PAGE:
The deeply unpopular ending of the HBO fantasy series ruined its long-term prospects by depleting its replay value and squandering years of goodwill.
In the final moments of Game of Thrones, Jon Snow, son of Rhaegar Targaryen and Lyanna Stark, rightful heir to the Iron Throne, and resurrected hero of the series, ventures beyond The Wall one last time to confront an unknown future amongst the Wildlings. The series implies that Jon’s lineage and world-saving acts won’t prevent him from being lost to a world that didn’t know what to do with or make of him.
Jon Snow’s ending is a fitting allegory for the fate of the show itself.
Game of Thrones wasn’t just part of popular culture; it was popular culture. The HBO fantasy series dominated the entertainment conversation for nearly a decade, arguably our last communal television experience. At the onset of its final season in 2019, everyone’s eyes were trained on Westeros to see who would sit on the Iron Throne, or if the White Walkers would vanquish humanity. Endless Reddit threads, YouTube channels, and Twitter and Facebook posts rapturously predicted how showrunners David Benioff and D.B. Weiss would complete George R. R. Martin’s sprawling narrative and resolve the arcs of television’s most beloved and reviled characters.
WarnerMedia, HBO’s parent company, planned to capitalize on everyone’s vested interest. Game of Thrones was one of the marquee titles of its then-upcoming streaming service HBO Max. They planned multiple spin-offs and prequels, marking the beginnings of a media franchise of unparalleled scope. Game of Thrones would be an entertainment monolith that would serve the company for years to come.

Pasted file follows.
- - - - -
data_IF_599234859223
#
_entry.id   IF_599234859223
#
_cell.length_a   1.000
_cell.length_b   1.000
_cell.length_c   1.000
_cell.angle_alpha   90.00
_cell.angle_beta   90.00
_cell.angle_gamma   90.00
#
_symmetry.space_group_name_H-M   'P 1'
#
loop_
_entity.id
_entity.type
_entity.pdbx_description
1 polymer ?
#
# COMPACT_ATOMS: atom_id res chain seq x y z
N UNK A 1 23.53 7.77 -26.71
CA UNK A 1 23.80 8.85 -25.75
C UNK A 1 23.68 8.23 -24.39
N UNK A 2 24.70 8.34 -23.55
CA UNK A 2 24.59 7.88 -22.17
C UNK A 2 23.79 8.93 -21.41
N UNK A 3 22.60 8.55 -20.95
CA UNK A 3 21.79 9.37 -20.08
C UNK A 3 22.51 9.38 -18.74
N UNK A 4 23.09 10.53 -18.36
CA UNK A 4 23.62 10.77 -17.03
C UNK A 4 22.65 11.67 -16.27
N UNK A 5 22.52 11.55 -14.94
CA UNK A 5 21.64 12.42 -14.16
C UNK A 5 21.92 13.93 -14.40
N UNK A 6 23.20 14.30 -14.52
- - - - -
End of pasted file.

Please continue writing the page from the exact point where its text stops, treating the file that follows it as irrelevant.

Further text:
And then the final season started airing.
Season eight began well enough; “The Long Night,” featuring the long-awaited clash with the White Walkers, represented the series at its exhilarating best. However, the last two episodes shocked, confounded, and enraged viewers. I described “The Bells,” the penultimate episode where Daenerys incinerated King’s Landing and its citizens, as a “disgrace.” Other reviews mirrored that sentiment. The consensus was that Game of Thrones’ final episodes undercut years of intricate storytelling and complex character development with a resolution that not only failed spectacularly to pay anything off, but also defied logic, reason, and common sense.
It would be an understatement to call the series finale a colossal disappointment. Outraged fans and perplexed media outlets speculated that Benioff and Weiss preemptively ended Thrones because they were over the series and had shifted focus to their planned Star Wars film trilogy and universally-reviled revisionist history series Confederate. Cast reactions to the final season, most famously Kit Harington’s at the finale table read, went viral. Countless memes about the series’ ruination and comparisons to other series’ better or equally bad finishes flooded social timelines.
More than a year later, Game of Thrones has virtually vanished from our collective memory. Once a dominating force on social media, the series is barely referenced anymore outside of fan circles. Other series of varying ages, from Gossip Girl to Succession, are regular meme fodder. Media outlets don’t discuss it, except to occasionally guess what new show might follow its dragon-sized path. Both of the projects that Benioff and Weiss allegedly abandoned Game of Thrones for were canceled (the duo still has a $250 million development deal with Netflix, with an upcoming adaptation of the Chinese sci-fi novel The Three-Body Problem).